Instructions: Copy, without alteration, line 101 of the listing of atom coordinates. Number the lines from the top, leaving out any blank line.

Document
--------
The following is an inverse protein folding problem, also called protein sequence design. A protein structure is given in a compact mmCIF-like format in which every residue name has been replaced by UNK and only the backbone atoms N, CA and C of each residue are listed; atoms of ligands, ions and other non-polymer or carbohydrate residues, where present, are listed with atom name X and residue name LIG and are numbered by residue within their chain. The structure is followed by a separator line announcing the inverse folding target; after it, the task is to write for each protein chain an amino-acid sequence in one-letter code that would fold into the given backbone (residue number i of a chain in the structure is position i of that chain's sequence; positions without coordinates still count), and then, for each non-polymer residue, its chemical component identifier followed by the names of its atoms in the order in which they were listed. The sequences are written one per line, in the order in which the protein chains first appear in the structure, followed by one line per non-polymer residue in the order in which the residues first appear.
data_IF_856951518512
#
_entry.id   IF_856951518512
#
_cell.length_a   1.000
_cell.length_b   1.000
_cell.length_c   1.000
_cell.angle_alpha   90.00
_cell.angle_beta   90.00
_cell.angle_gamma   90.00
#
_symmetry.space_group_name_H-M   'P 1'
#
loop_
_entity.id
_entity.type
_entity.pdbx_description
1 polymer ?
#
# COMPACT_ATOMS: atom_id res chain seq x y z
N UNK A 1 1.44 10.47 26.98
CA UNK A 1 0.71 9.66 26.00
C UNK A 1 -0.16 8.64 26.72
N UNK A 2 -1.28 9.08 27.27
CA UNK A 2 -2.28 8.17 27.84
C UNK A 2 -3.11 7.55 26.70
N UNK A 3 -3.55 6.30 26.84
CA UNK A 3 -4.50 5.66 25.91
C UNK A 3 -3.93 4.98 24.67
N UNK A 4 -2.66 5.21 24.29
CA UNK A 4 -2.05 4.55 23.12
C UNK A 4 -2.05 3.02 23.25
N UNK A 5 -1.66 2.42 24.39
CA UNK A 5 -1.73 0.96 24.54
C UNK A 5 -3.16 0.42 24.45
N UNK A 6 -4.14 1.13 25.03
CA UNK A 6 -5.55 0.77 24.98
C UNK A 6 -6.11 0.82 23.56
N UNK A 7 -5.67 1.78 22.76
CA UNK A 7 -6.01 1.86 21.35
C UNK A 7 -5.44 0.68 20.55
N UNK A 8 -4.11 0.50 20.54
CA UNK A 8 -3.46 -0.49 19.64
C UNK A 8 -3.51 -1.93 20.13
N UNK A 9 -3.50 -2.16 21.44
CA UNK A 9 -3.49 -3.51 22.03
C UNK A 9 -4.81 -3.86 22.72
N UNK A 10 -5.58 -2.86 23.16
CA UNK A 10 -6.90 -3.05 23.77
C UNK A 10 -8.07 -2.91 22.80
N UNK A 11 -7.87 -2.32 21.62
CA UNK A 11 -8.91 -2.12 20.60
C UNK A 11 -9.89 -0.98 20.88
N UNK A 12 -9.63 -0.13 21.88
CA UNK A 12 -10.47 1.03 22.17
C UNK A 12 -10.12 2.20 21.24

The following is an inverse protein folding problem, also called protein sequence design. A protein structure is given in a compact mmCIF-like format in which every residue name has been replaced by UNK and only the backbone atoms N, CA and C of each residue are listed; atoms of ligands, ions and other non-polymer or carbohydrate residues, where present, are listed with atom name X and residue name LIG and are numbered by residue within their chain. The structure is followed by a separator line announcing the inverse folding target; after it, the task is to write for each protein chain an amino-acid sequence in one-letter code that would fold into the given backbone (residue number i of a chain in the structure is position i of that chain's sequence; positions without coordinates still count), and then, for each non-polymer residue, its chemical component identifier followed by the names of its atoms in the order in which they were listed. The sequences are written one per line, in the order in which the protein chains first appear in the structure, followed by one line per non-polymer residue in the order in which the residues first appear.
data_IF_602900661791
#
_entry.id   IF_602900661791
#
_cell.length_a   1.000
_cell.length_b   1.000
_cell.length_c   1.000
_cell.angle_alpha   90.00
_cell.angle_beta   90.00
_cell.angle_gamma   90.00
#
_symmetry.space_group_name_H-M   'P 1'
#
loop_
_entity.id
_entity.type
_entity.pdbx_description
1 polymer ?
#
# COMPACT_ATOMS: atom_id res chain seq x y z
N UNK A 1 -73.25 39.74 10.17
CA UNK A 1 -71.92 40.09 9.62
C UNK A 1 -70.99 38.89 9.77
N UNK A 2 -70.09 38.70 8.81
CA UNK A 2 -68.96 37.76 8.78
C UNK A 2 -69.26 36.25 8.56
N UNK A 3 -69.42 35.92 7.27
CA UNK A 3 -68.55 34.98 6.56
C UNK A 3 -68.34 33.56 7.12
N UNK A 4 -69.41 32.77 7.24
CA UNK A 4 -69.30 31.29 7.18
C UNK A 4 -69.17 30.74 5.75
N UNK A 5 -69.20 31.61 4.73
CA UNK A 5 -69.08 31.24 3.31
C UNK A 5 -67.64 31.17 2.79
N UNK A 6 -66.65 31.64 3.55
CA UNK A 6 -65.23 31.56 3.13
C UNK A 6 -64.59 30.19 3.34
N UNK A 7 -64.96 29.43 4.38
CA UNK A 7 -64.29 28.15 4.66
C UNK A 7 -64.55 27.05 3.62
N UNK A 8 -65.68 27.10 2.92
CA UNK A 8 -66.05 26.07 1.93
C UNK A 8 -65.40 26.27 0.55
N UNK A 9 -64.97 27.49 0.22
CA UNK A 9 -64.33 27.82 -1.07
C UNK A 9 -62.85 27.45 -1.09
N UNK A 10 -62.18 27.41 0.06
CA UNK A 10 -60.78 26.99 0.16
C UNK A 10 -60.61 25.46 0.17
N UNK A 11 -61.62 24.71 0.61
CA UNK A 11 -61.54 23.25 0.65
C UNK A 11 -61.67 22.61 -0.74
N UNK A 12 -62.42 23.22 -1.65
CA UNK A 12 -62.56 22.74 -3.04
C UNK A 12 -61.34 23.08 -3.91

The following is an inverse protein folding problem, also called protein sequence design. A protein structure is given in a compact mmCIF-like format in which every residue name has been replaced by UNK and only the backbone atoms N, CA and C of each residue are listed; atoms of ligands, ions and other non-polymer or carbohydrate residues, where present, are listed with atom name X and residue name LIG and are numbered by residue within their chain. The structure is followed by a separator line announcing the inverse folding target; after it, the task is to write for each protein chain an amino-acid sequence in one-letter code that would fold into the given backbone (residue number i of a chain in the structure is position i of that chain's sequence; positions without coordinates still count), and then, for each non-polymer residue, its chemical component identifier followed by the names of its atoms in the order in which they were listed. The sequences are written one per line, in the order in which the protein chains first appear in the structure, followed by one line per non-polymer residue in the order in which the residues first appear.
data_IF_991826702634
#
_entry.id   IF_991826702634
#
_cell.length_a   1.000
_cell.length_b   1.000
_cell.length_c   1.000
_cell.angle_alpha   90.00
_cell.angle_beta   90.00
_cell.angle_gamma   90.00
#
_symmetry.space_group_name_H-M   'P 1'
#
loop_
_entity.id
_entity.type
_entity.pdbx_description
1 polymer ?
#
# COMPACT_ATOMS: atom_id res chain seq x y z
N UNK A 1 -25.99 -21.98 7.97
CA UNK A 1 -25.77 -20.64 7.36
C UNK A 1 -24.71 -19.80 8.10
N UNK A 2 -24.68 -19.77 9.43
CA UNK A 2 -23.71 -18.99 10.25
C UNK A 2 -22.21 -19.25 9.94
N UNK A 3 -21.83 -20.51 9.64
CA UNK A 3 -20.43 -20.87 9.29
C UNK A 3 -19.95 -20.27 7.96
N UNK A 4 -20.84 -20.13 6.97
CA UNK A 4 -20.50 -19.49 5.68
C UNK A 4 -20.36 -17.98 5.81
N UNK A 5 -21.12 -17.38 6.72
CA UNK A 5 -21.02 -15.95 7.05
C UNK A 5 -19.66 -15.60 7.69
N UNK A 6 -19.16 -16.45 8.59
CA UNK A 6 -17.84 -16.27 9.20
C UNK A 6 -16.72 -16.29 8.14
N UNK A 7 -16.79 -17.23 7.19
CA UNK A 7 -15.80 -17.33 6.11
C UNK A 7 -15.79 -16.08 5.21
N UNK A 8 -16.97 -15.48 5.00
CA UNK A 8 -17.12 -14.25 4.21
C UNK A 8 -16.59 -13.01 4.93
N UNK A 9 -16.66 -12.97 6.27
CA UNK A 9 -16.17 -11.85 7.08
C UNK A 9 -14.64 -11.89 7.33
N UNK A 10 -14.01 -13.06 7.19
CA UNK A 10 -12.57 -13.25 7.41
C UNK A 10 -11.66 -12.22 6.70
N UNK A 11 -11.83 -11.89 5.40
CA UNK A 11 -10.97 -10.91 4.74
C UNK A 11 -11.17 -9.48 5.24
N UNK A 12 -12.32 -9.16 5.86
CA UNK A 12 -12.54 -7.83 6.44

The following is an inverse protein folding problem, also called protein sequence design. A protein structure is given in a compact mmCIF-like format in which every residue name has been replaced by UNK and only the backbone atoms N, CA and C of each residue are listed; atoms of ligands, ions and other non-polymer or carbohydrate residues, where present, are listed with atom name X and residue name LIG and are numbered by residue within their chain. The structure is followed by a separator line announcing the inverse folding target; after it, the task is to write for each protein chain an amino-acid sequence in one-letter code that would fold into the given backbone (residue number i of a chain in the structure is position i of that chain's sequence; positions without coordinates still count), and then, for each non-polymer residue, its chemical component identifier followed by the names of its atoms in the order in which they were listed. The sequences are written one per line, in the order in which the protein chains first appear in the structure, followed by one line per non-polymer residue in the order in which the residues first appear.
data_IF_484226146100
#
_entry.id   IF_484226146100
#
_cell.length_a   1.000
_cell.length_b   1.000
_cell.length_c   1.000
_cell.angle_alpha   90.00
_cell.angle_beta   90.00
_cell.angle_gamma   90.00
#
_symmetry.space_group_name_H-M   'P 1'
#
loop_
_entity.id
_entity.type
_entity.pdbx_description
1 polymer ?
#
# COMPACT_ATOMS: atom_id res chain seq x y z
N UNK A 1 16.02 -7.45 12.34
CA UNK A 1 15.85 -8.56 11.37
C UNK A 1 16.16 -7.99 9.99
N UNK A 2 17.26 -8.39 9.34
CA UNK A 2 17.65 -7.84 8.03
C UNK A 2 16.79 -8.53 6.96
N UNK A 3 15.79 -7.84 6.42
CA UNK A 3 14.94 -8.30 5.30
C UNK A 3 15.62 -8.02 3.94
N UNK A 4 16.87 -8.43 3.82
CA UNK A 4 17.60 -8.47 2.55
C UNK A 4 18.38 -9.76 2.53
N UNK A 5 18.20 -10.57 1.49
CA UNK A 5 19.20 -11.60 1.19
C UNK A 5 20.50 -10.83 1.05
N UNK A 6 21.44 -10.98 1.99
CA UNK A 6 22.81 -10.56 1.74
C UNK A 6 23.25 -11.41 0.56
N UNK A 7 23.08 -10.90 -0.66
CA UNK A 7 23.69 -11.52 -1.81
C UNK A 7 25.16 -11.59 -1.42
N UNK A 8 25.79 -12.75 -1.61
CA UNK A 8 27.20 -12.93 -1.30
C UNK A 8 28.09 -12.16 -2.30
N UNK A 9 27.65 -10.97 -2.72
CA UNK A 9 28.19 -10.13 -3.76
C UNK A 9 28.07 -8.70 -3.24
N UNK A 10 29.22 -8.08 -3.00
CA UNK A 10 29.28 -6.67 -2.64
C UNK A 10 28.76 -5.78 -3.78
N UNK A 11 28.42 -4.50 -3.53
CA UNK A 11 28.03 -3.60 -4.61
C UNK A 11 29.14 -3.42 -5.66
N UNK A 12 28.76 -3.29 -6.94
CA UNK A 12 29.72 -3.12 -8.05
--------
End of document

CA UNK A 8 -66.05 26.07 1.93